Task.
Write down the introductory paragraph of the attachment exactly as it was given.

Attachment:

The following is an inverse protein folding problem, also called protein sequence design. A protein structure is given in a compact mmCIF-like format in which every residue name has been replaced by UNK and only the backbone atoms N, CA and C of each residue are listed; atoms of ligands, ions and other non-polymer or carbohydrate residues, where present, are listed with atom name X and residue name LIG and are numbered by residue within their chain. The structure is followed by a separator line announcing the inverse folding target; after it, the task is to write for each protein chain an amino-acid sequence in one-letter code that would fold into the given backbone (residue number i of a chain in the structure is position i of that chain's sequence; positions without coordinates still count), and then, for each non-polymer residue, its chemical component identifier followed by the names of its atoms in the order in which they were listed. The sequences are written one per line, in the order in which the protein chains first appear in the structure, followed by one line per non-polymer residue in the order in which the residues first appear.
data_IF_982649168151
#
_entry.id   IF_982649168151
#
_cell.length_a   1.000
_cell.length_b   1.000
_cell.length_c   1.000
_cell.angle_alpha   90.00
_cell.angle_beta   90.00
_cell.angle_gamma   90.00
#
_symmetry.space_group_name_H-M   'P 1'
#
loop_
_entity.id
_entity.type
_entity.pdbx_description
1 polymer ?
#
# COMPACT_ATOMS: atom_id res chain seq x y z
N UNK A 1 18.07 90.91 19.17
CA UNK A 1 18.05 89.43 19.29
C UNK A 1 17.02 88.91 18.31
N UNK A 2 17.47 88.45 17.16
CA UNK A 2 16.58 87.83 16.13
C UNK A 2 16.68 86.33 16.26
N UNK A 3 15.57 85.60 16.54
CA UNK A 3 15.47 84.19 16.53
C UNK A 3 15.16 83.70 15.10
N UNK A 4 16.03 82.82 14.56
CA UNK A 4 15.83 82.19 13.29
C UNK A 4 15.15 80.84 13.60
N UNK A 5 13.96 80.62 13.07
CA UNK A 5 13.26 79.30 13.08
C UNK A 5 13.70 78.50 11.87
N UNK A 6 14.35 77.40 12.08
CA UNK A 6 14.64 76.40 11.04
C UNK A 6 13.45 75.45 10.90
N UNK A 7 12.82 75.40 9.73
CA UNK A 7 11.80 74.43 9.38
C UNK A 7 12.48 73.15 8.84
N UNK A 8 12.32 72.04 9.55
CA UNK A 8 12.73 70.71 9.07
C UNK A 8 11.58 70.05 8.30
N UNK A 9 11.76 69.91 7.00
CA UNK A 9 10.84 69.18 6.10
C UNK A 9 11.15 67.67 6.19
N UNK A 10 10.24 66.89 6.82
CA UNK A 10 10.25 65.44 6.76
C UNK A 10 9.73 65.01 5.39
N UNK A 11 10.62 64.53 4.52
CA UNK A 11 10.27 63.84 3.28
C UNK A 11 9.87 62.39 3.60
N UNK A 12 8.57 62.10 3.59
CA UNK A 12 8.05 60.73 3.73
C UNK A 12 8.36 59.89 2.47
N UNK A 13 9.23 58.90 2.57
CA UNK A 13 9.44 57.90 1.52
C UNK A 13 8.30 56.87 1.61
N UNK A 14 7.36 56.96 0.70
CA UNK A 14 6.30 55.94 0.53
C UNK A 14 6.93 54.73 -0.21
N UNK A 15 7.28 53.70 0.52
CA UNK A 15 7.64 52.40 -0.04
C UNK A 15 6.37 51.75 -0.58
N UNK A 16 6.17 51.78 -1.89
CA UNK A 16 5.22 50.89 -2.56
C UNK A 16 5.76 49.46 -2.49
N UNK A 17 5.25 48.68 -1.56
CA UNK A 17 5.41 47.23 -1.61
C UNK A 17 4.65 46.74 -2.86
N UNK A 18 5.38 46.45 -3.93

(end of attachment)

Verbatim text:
The following is an inverse protein folding problem, also called protein sequence design. A protein structure is given in a compact mmCIF-like format in which every residue name has been replaced by UNK and only the backbone atoms N, CA and C of each residue are listed; atoms of ligands, ions and other non-polymer or carbohydrate residues, where present, are listed with atom name X and residue name LIG and are numbered by residue within their chain. The structure is followed by a separator line announcing the inverse folding target; after it, the task is to write for each protein chain an amino-acid sequence in one-letter code that would fold into the given backbone (residue number i of a chain in the structure is position i of that chain's sequence; positions without coordinates still count), and then, for each non-polymer residue, its chemical component identifier followed by the names of its atoms in the order in which they were listed. The sequences are written one per line, in the order in which the protein chains first appear in the structure, followed by one line per non-polymer residue in the order in which the residues first appear.